said she appeared voluntarily to
face charges.,
Miss Carolyn Ann Purdy, 21, of
Janesville was identified as (one of
the two dancers for whom author-
ities had been searching since Oct.
1, when students held two per-
formances of the musical despite
Dist. Atty. James Boll's ruling that
he considered the show obscene.
S h e pleaded innocent to a
charge of taking part in a lewd,
obscene and indecent performance.
She was freed on $500 bond.
A -court hearing was scheduled
for Oct. 17.
Boll, prior to the Oct. 1 per-
formances, w a s among officials
who saw'a private screening. In
the student version of the musical,

policemen replace pirates, Tinker
Bell dies and Peter Pan becomes
an adult.
The nude dancers portrayed in-
nocence. There had been six nude
dancers originally, but f o u r of
them quit the show as a result of
the publicity.
Members of the cast had voted
against going on with the per-
formances after university offi-
cials warned t h a t police might
make arrests.
Stuart Gordon, director of the
musical, said the cast had hoped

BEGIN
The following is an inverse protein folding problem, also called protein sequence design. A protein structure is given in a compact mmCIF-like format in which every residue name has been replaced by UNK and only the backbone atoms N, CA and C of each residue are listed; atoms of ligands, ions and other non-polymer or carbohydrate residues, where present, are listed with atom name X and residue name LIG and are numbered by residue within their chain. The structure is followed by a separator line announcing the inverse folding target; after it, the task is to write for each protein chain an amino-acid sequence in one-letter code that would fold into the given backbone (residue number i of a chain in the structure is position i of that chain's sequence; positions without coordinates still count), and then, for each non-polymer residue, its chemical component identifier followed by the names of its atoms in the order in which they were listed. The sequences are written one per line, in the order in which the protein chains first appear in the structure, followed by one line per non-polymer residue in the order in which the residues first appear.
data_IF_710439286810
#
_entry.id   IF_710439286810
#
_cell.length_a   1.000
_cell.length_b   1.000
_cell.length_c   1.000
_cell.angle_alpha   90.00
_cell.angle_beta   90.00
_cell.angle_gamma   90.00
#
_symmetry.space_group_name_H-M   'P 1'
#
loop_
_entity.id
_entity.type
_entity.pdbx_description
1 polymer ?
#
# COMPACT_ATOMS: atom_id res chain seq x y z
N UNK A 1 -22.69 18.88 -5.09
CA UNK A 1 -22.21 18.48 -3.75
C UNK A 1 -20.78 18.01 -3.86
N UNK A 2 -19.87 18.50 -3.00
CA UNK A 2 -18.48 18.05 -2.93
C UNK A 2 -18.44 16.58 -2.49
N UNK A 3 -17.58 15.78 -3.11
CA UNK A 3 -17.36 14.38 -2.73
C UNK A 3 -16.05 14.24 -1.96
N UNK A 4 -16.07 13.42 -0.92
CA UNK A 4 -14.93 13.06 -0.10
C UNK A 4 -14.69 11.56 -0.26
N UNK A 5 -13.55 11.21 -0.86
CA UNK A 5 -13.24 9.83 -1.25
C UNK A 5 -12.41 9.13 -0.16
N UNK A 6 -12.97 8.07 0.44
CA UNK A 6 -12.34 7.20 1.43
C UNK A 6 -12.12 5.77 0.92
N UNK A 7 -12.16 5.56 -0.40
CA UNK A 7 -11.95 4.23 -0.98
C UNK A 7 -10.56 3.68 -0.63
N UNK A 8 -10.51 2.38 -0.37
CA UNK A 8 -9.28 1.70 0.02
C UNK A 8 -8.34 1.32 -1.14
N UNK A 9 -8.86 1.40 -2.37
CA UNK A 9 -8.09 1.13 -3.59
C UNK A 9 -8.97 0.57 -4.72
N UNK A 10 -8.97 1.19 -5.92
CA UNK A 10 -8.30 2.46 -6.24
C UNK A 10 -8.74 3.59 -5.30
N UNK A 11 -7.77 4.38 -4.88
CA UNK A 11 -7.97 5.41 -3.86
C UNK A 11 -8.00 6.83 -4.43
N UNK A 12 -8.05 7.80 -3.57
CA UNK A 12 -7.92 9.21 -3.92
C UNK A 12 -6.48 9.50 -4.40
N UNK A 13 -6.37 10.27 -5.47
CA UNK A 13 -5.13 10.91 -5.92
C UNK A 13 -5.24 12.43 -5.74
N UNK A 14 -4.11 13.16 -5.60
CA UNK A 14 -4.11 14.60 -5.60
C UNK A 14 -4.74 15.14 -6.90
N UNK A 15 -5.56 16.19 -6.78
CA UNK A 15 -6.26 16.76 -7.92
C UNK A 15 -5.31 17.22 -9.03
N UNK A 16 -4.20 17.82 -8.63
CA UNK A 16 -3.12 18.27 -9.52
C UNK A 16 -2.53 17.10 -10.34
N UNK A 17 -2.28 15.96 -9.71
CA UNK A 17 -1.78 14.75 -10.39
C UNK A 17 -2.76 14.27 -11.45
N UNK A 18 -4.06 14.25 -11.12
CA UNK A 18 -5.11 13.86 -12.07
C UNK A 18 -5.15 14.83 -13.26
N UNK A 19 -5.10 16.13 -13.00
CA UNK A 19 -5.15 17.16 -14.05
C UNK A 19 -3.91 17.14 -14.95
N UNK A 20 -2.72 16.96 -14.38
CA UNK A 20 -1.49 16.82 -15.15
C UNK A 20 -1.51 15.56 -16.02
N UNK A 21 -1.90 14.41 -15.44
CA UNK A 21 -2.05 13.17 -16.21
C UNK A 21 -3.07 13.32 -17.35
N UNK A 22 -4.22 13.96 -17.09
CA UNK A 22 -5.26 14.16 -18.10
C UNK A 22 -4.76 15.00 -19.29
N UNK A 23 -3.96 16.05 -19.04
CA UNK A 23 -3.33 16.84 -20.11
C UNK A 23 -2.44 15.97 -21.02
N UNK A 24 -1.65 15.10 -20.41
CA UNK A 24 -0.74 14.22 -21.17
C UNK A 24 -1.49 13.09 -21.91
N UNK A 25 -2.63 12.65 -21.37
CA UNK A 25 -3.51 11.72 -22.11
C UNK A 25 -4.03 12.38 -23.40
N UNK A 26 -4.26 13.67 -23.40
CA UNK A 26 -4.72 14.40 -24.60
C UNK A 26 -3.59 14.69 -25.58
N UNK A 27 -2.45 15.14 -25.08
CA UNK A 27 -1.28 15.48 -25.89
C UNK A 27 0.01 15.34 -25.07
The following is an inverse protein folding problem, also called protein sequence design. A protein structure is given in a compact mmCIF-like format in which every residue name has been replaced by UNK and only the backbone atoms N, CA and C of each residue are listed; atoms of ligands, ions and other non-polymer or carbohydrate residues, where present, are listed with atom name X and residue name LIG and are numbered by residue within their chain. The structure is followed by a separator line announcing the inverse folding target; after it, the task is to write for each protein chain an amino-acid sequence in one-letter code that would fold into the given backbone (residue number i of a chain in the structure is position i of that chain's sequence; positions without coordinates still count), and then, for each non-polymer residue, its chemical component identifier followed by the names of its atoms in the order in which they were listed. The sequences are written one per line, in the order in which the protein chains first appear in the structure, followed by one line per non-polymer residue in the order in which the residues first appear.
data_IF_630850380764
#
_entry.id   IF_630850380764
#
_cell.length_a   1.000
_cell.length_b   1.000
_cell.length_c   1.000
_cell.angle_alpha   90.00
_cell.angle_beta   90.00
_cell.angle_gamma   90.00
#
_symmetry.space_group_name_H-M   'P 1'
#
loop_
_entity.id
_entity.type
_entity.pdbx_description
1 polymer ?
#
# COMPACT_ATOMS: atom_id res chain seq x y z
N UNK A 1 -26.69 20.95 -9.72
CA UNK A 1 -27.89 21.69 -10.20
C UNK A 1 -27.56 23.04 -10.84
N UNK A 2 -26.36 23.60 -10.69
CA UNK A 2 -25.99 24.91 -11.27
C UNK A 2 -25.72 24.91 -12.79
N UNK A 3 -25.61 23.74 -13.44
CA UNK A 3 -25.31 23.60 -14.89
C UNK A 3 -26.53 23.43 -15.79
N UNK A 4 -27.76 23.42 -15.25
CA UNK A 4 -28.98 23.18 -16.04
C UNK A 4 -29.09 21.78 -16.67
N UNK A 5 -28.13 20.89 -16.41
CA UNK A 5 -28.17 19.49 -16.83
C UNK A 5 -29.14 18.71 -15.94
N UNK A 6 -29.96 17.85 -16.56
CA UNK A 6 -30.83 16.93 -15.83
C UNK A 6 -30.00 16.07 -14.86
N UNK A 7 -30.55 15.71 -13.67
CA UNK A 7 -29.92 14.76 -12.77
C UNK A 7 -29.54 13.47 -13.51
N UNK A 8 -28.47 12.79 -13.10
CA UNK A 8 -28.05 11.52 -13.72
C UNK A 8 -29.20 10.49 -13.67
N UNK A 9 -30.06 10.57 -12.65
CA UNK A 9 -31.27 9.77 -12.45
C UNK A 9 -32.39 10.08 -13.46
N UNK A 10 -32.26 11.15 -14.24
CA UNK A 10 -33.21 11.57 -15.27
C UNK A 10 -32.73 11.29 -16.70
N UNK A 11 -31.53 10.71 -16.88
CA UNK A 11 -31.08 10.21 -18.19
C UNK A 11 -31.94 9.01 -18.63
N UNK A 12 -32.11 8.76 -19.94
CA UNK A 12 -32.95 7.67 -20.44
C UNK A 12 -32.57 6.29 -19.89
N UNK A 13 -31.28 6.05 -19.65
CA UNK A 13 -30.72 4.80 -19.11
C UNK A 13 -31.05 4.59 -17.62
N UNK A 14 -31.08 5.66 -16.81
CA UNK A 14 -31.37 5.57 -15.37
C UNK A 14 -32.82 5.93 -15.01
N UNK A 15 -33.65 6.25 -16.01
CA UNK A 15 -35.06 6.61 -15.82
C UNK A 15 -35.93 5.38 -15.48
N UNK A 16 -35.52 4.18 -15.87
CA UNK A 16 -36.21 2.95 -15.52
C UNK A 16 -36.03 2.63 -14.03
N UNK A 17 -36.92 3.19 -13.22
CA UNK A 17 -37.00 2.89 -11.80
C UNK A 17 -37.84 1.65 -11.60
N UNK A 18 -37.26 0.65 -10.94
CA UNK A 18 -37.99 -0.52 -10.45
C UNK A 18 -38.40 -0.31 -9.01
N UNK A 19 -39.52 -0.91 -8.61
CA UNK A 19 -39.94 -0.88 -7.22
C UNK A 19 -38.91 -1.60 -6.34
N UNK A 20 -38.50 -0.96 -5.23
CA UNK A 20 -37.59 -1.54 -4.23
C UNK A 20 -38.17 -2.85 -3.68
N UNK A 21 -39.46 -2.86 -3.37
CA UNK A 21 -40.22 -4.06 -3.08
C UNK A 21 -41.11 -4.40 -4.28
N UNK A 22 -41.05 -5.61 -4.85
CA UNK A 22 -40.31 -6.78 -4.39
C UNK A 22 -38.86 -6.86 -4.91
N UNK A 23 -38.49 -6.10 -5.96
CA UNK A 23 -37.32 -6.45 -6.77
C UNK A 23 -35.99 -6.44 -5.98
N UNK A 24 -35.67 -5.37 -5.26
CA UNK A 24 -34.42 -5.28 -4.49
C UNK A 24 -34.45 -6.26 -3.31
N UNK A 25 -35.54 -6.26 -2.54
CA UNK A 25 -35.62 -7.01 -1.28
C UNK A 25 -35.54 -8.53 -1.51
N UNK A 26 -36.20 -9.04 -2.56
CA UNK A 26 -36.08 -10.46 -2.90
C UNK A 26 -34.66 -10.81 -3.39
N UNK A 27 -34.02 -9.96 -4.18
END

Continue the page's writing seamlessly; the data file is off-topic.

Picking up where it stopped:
to perform before University Pires-
ident Fred Harvey Harrington and
other people "who are respected
by the straight world."'

rachel., rachel is a double-barreled triumph! Joanne Wood-
ward is extraordinary-Paul Newman's direction is excellent. This is
Joanne Woodward's triumph and should make her a prime contender
for an Academy Award." -David Goldman, WCBS Radio
in the PAUL NEWMAN pmducbof
Program Information 5-6290

Ton.gWt. GIRS " F F i T HE -'-w
' 70( & 9'05Afer finishing "Is"'t Life Wanderful" in 1924,
D. W. Griffith left' United Artists for Paramount
-yStudios, where ht worked until 1931. "Isn't Lifer
c Wonderful" is the last movie Griffith made as on
ARCHITCTUREindependlent film- maker, and it marks the end of
ARC ITCT R Ethe "Griffith Era.''It's subject is the horror of
AUDITORIUm, pst World War IGermany.


n '" T '
v.r.._. .--.-. .4--+-_.«e......._..._ _ ._.. _.._..__


FRIDAY, October 25



you can
dance to"

1* 1


On the Diag at 9:00 A.M. Price: 50c